The importance of tuning injection water chemistry for upstream is getting beyond formation damage control/water incompatibility to increase oil recovery from waterflooding and different improved oil recovery (IOR)/enhanced oil recovery (EOR) processes. The water chemistry requirements for IOR/EOR have been relatively addressed in the recent literature, but the key challenge for field implementation is to find an easy, practical, and optimum technology to tune water chemistry. The currently available technologies for tuning water chemistry are limited, and most of the existing ones are adopted from the desalination industry, which relies on membrane based separation. Even though these technologies yield a doable solution, they are not the optimum choice to alter injection water chemistry in terms of incorporating selective ions and providing effective water management for large scale applications. In this study, several of the current, emerging, and future desalination technologies are reviewed with an objective to develop potential water treatment solutions that can most efficiently alter injection water chemistry for SmartWater flooding in carbonate reservoirs.
Standard chemical precipitation technologies, such as lime/soda ash, alkali, and lime/aluminum based reagent, are only applicable for removing certain ions from seawater. The lime/aluminum based reagent process looks interesting, as it can remove both sulfates and hardness ions to provide some tuning flexibility for key ions included in the SmartWater. There are some new technologies under development that use chemical solvents to extract salt ions from seawater, but their capabilities to selectively remove specific ions need further investigation.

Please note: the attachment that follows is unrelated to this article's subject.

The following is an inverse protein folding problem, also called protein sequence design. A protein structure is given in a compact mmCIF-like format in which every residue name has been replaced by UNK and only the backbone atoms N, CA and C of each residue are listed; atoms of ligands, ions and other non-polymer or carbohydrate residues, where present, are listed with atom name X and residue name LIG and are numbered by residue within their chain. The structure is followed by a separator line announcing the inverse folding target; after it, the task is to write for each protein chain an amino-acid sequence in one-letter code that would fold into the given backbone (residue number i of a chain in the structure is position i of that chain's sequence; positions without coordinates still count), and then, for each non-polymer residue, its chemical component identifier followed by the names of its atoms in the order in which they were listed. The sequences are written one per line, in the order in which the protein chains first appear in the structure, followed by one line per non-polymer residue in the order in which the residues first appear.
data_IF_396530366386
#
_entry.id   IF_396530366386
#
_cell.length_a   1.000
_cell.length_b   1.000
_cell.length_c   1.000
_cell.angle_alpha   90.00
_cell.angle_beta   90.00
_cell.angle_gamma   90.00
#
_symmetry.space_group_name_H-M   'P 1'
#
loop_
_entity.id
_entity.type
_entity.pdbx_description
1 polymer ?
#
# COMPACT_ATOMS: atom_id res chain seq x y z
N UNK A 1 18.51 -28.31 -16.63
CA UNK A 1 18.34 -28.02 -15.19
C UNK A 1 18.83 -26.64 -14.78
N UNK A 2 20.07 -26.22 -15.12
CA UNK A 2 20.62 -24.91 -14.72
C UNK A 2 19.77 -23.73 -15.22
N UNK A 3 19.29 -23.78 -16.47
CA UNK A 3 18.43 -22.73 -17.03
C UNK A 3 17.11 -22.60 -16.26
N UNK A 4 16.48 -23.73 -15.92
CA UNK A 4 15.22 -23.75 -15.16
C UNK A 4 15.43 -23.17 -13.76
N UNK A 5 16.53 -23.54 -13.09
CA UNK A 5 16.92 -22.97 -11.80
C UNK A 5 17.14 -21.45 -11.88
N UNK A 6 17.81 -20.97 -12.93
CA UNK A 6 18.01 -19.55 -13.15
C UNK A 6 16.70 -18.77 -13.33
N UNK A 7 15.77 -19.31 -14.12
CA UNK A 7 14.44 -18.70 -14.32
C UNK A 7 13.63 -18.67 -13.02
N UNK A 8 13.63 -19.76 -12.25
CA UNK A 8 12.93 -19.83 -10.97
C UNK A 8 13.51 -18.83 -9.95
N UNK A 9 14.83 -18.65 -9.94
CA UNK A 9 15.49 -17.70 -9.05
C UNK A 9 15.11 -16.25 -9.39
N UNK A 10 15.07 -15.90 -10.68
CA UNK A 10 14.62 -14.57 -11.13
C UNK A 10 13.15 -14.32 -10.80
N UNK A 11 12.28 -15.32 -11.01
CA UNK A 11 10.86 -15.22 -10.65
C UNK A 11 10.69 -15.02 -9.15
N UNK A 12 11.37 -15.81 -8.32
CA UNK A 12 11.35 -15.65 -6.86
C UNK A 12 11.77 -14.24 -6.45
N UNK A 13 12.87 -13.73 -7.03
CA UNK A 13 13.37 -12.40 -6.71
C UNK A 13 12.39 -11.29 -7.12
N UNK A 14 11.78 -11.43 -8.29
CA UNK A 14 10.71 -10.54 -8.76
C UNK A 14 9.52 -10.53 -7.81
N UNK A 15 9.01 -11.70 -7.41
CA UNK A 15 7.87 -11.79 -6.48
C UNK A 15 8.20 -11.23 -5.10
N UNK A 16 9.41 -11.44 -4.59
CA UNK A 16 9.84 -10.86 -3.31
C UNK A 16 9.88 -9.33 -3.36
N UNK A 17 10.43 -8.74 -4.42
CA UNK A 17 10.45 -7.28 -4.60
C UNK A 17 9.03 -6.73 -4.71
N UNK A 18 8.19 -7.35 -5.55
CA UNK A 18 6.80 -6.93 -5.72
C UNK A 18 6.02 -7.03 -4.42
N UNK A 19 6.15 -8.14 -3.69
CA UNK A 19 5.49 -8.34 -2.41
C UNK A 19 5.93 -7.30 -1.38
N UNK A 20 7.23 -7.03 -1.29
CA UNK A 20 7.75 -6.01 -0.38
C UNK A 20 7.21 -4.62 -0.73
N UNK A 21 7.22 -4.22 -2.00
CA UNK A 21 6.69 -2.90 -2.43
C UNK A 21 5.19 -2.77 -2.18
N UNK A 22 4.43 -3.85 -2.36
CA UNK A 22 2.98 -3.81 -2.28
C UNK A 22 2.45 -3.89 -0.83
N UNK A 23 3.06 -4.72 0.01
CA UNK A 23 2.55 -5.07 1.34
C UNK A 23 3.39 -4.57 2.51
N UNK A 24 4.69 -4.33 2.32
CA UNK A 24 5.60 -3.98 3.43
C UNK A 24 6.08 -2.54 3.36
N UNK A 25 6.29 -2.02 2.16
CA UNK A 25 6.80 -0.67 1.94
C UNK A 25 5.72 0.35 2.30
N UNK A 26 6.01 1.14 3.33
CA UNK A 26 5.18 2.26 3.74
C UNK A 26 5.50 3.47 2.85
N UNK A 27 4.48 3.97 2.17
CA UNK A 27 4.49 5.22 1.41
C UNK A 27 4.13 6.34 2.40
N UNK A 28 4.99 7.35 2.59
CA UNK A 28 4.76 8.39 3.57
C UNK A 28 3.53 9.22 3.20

Forward osmosis and membrane distillation are the two emerging technologies, and these can provide good alternatives to reverse osmosis seawater desalination for the near-term. These technologies can offer a better cost-effective solution where there is availability of low grade waste heat or steam. The two new desalination technologies, based on dynamic vapor recovery and carrier gas extraction, are well suited to treat high salinity produced water for zero liquid discharge (ZLD). These technologies may not be able to provide an economical solution for seawater desalination. Carbon nanotube desalination, graphene sheet-based desalination, and capacitive deionization are the three potential future seawater desalination technologies identified for the long term. Among these, carbon nanotube based desalination is much attractive, although the technology is still largely under research and development.
This review study results show that there is no commercial technology yet available to selectively remove specific ions from seawater in one step and optimally meet desired water chemistry requirements of SmartWater flooding. As a result, different novel schemes involving selected combinations of chemical precipitation, conventional/emerging desalination, and produced water treatment technologies are proposed. These schemes represent both approximate and improved solutions to selectively incorporate specific key ions in the SmartWater, besides presenting the key opportunities to treat produced water/membrane rejects and provide ZLD capabilities in SmartWater flooding applications. The developed novel schemes can provide an attractive solution to capitalize on existing huge produced water resources in Saudi reservoirs to generate SmartWater and minimize wastewater disposal during field-wide implementation.